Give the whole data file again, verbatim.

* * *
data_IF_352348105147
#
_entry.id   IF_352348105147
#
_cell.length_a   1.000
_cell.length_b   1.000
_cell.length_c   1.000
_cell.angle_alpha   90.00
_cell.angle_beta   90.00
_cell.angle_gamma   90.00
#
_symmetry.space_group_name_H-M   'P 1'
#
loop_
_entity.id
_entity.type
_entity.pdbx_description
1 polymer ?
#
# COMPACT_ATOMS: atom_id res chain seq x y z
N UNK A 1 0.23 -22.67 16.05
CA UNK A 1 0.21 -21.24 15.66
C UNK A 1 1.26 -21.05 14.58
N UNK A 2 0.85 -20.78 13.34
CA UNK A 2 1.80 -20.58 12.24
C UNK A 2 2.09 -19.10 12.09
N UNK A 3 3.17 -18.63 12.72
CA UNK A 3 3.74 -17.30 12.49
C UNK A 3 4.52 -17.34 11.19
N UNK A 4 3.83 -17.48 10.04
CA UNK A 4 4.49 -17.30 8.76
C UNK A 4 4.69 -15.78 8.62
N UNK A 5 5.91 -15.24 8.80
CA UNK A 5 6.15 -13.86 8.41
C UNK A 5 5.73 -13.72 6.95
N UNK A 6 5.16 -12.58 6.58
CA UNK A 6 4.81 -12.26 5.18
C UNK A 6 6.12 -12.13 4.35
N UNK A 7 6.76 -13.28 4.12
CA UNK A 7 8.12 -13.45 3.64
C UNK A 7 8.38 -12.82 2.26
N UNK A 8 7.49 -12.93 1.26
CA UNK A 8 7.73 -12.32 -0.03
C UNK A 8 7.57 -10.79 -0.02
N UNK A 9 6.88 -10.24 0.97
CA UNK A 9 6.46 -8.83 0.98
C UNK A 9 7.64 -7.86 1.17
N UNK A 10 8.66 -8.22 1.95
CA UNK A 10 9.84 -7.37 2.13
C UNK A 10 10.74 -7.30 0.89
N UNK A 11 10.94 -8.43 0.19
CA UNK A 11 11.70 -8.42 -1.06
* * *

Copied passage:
data_IF_352348105147
#
_entry.id   IF_352348105147
#
_cell.length_a   1.000
_cell.length_b   1.000
_cell.length_c   1.000
_cell.angle_alpha   90.00
_cell.angle_beta   90.00
_cell.angle_gamma   90.00
#
_symmetry.space_group_name_H-M   'P 1'
#
loop_
_entity.id
_entity.type
_entity.pdbx_description
1 polymer ?
#
# COMPACT_ATOMS: atom_id res chain seq x y z
N UNK A 1 0.23 -22.67 16.05
CA UNK A 1 0.21 -21.24 15.66
C UNK A 1 1.26 -21.05 14.58
N UNK A 2 0.85 -20.78 13.34
CA UNK A 2 1.80 -20.58 12.24
C UNK A 2 2.09 -19.10 12.09
N UNK A 3 3.17 -18.63 12.72
CA UNK A 3 3.74 -17.30 12.49
C UNK A 3 4.52 -17.34 11.19
N UNK A 4 3.83 -17.48 10.04
CA UNK A 4 4.49 -17.30 8.76
C UNK A 4 4.69 -15.78 8.62
N UNK A 5 5.91 -15.24 8.80
CA UNK A 5 6.15 -13.86 8.41
C UNK A 5 5.73 -13.72 6.95
N UNK A 6 5.16 -12.58 6.58
CA UNK A 6 4.81 -12.26 5.18
C UNK A 6 6.12 -12.13 4.35
N UNK A 7 6.76 -13.28 4.12
CA UNK A 7 8.12 -13.45 3.64
C UNK A 7 8.38 -12.82 2.26
N UNK A 8 7.49 -12.93 1.26
CA UNK A 8 7.73 -12.32 -0.03
C UNK A 8 7.57 -10.79 -0.02
N UNK A 9 6.88 -10.24 0.97
CA UNK A 9 6.46 -8.83 0.98
C UNK A 9 7.64 -7.86 1.17
N UNK A 10 8.66 -8.22 1.95
CA UNK A 10 9.84 -7.37 2.13
C UNK A 10 10.74 -7.30 0.89
N UNK A 11 10.94 -8.43 0.19
CA UNK A 11 11.70 -8.42 -1.06